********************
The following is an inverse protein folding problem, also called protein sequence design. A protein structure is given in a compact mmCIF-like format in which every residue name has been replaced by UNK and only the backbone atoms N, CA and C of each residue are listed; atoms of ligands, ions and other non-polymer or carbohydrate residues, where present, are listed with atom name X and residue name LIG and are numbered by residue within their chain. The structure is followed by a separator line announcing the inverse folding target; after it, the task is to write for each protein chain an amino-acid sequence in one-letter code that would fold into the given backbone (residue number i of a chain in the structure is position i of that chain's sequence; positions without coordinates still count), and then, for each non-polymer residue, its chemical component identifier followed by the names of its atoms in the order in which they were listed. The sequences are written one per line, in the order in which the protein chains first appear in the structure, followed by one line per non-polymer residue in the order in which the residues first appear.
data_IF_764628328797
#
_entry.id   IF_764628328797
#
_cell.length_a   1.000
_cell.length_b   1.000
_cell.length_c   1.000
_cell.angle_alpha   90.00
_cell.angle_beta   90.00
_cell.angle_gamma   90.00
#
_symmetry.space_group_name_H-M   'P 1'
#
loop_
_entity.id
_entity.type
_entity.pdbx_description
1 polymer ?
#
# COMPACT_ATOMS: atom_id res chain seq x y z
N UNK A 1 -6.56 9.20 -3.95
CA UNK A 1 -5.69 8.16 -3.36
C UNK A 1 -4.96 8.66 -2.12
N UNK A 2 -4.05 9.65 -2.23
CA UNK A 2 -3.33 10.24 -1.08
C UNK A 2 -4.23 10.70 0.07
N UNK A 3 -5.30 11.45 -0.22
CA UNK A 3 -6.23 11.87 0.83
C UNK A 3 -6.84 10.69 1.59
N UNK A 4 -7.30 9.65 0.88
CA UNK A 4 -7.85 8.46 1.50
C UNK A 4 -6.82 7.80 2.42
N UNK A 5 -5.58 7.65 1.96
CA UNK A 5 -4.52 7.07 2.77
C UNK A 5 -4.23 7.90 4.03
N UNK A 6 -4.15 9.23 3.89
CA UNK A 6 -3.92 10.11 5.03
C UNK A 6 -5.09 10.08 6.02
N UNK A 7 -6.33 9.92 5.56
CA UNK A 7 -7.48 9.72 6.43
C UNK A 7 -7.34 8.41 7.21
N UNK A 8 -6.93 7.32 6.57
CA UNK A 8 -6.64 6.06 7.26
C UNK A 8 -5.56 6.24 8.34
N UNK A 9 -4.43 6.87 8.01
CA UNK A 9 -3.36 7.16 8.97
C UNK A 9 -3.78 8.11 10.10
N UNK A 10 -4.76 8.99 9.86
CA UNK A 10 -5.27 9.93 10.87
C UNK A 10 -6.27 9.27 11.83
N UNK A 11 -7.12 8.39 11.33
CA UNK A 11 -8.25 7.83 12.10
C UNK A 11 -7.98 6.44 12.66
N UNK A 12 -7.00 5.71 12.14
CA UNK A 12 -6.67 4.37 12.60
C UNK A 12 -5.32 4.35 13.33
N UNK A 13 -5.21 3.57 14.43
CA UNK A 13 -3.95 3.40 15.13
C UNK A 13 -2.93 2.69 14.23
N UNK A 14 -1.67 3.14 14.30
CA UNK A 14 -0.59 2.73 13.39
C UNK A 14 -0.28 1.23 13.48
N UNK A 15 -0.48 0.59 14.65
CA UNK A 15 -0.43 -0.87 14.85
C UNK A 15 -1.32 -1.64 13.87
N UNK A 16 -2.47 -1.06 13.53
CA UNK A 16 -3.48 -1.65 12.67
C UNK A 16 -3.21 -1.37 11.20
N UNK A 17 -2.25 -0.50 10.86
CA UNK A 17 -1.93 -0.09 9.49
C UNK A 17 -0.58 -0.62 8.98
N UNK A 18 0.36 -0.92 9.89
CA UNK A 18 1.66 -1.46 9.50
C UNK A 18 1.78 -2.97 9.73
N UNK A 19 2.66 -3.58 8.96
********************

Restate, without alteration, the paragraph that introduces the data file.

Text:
The following is an inverse protein folding problem, also called protein sequence design. A protein structure is given in a compact mmCIF-like format in which every residue name has been replaced by UNK and only the backbone atoms N, CA and C of each residue are listed; atoms of ligands, ions and other non-polymer or carbohydrate residues, where present, are listed with atom name X and residue name LIG and are numbered by residue within their chain. The structure is followed by a separator line announcing the inverse folding target; after it, the task is to write for each protein chain an amino-acid sequence in one-letter code that would fold into the given backbone (residue number i of a chain in the structure is position i of that chain's sequence; positions without coordinates still count), and then, for each non-polymer residue, its chemical component identifier followed by the names of its atoms in the order in which they were listed. The sequences are written one per line, in the order in which the protein chains first appear in the structure, followed by one line per non-polymer residue in the order in which the residues first appear.